Because the California definition is so simplistic, we need to look at the example, "My son Enrico. Such kinship appositives (Uncle Bob, sister Sue, cousin Sam) are in all probability examples of O'Donnell's "formulas." Fourth graders are past-masters of them. If this is what the standard means, then we have another example of state standards setting as an objective something that the students already know. We need to remember, moreover, that the standard states  " Combine short, related sentences with appositives, participial phrases, adjectives, adverbs, and prepositional phrases."  Fourth graders do not need to be able to identify appositives and participial phrases," they just need to "combine" them.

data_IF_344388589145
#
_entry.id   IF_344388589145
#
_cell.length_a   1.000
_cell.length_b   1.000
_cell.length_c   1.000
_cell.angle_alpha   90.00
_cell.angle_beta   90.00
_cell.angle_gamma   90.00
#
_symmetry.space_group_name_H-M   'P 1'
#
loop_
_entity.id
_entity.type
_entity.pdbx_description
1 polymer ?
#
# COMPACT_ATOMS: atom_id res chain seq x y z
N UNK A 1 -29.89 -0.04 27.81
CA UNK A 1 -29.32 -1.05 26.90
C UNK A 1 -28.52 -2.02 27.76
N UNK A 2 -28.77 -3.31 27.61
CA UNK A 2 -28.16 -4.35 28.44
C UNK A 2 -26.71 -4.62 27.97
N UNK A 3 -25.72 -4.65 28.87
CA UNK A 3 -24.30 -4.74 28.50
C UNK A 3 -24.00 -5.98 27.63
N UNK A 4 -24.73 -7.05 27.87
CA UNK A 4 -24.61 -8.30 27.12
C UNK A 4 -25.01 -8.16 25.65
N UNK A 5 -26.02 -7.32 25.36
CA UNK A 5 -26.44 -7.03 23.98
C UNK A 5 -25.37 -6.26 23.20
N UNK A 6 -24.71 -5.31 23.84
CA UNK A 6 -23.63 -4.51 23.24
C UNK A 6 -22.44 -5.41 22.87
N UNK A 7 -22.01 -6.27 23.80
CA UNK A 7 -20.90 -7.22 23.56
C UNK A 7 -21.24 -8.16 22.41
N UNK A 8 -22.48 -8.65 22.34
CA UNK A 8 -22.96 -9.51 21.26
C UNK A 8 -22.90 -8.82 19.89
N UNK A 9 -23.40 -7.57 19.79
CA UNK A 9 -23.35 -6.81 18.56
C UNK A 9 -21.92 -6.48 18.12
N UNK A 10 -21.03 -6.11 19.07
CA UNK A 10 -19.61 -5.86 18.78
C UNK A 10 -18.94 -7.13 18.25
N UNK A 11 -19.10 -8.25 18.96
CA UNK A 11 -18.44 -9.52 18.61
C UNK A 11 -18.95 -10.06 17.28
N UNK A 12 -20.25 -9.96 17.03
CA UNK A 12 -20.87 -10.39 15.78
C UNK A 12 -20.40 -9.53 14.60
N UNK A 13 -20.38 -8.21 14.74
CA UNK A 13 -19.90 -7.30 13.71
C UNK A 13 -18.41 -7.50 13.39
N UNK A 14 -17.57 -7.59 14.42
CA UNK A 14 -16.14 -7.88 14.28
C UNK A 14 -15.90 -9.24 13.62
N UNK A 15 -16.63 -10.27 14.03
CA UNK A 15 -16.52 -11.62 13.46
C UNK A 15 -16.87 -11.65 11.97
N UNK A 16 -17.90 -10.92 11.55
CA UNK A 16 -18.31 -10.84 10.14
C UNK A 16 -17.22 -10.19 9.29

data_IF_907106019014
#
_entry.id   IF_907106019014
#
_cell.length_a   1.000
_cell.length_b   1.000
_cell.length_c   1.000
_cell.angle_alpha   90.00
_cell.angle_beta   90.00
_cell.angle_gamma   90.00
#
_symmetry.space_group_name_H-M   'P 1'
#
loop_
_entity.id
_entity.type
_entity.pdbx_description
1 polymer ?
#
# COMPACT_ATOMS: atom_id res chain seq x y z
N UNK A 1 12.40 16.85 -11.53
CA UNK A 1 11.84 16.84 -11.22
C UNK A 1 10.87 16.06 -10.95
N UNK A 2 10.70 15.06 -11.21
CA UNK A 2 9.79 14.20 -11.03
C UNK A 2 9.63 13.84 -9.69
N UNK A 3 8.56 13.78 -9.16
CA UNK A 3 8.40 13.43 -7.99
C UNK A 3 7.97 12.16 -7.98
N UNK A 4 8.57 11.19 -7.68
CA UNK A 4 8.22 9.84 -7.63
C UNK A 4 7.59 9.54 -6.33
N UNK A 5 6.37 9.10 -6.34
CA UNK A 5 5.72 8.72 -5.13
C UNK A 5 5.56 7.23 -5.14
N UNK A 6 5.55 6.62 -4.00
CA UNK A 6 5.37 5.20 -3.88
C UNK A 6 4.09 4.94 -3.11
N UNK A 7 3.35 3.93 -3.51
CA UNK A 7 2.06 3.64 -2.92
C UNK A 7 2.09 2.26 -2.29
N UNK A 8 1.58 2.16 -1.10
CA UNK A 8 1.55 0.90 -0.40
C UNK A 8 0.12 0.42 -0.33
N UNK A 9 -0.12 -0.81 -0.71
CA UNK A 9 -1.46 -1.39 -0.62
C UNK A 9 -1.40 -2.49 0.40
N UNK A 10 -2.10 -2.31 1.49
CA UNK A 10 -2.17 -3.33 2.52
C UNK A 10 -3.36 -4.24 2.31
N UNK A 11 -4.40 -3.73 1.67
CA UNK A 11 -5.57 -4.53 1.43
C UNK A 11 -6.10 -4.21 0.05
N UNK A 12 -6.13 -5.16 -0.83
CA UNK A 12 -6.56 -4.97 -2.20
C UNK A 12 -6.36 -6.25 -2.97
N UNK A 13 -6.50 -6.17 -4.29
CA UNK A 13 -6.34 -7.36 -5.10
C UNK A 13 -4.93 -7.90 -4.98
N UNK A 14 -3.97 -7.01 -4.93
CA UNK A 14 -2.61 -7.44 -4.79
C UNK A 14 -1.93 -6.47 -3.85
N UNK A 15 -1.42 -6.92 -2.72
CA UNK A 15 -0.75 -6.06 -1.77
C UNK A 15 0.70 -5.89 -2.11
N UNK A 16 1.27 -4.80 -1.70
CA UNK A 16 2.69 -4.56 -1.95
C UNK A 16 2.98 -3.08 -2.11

Because California has such a limited definition of the appositive, and because fourth graders have already mastered the kinship appositives as formulas, teachers in California can abide by the standards without violating what we know about natural syntactic development. All they have to do is to limit the exercises to kinship appositives:
My uncle's name is Bob. He is a fisherman. (My uncle Bob is a fisherman.)
These will be very easy to teach because the students will very quickly "learn" them. And the California Department of Education should be happy. A problem remains, of course. The textbook publishers read the word "appositive" and included exercises such as "Mary is a biologist. She studies animals." The research, as well as my own experience, suggests that such exercises confuse some fourth graders, but what California wants, California usually gets.